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Reading electronic mail at the office: Exploring how and why organizational members read information
Unformatted Document Text:  Reading electronic mail 3 Reading electronic mail at the office: Exploring how and why organizational members read information At the beginning of a new millennium, there is little doubt we live in a so-called information society. The key characteristic of this information society is the expanding volumes of information surrounding us; people send increasing volumes of information to each other via various communication channels. This is also the case within organizations. Organizational members (i.e., managers and their subordinates) send information to each other via the various organizations’ communication channels, such as electronic mail, letters, memo’s and meetings. Therefore, we can speak of ensuring pressures upon organizational members to process all these volumes of information they receive. In this light, one of the central questions that has emerged is whether organizational members are able to cope with the information they receive at their office. There is quite a wide-ranging body of literature on the way in which organizational members use the organization’s communication channels to send information to each other (e.g., Rice & Shook, 1990; Trevino, Daft, & Lengel, 1990; Trevino, Webster, & Stein, 2000). However, research on the way in which organizational members process the information they receive via these communication channels from each other remained underdeveloped so far. Therefore, to examine whether organizational members are able to cope with the information they receive, one of the primary objectives of this study was to explore the way in which organizational members process the received information. It is said that there are millions of individuals who often spend significant proportions of their work time using electronic mail (Whittaker & Sidner, 1997). Hence, email seems to contribute greatly to the expanding volumes of information organizational members receive, and consequently, to the ensuring pressures to process the information. Therefore, this study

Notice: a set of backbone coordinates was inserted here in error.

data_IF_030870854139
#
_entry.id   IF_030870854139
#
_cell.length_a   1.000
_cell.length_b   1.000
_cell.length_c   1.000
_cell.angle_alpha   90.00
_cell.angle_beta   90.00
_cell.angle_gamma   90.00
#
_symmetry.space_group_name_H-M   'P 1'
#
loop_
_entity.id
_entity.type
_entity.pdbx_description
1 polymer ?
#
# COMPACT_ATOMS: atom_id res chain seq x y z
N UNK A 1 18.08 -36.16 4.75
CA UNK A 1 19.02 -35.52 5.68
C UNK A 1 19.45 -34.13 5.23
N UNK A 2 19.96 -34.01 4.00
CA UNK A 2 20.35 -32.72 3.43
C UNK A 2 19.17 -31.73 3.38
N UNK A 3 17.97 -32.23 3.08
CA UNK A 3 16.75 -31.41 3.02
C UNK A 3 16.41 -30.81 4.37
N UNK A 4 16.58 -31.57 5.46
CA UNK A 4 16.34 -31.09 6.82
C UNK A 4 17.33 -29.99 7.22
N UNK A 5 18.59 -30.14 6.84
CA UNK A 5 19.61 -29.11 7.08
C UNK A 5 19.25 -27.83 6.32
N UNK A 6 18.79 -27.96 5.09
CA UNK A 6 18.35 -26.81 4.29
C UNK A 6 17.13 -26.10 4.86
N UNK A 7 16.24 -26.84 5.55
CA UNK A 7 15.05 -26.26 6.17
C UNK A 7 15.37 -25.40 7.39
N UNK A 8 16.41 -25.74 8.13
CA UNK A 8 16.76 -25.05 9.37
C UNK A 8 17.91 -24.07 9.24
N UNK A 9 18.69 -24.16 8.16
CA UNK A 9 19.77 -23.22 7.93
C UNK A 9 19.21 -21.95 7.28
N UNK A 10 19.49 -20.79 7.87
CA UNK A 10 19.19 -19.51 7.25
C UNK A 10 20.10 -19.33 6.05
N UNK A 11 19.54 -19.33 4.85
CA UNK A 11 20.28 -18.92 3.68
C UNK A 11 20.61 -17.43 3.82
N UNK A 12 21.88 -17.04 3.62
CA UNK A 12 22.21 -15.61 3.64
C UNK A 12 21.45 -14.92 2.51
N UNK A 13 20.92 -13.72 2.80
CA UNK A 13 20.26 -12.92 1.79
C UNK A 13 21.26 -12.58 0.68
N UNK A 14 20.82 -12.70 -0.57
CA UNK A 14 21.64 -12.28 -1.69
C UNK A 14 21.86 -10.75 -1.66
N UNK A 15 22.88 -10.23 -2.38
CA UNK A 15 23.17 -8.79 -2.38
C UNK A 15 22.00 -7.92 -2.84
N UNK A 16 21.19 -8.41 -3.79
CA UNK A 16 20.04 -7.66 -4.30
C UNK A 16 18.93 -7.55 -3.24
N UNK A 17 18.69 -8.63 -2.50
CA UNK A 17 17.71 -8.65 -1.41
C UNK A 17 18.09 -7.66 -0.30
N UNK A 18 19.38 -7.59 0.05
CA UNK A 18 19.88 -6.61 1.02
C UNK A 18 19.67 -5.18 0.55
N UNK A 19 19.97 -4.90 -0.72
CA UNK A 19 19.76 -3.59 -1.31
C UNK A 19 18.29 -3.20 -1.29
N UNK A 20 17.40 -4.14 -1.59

Authors: de Bakker, Suzanne. and Elving, Wim.
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Reading electronic mail 3
Reading electronic mail at the office:
Exploring how and why organizational members read information
At the beginning of a new millennium, there is little doubt we live in a so-called
information society. The key characteristic of this information society is the expanding
volumes of information surrounding us; people send increasing volumes of information to
each other via various communication channels. This is also the case within organizations.
Organizational members (i.e., managers and their subordinates) send information to each
other via the various organizations’ communication channels, such as electronic mail, letters,
memo’s and meetings. Therefore, we can speak of ensuring pressures upon organizational
members to process all these volumes of information they receive. In this light, one of the
central questions that has emerged is whether organizational members are able to cope with
the information they receive at their office.
There is quite a wide-ranging body of literature on the way in which organizational
members use the organization’s communication channels to send information to each other
(e.g., Rice & Shook, 1990; Trevino, Daft, & Lengel, 1990; Trevino, Webster, & Stein, 2000).
However, research on the way in which organizational members process the information they
receive via these communication channels from each other remained underdeveloped so far.
Therefore, to examine whether organizational members are able to cope with the information
they receive, one of the primary objectives of this study was to explore the way in which
organizational members process the received information.
It is said that there are millions of individuals who often spend significant proportions
of their work time using electronic mail (Whittaker & Sidner, 1997). Hence, email seems to
contribute greatly to the expanding volumes of information organizational members receive,
and consequently, to the ensuring pressures to process the information. Therefore, this study


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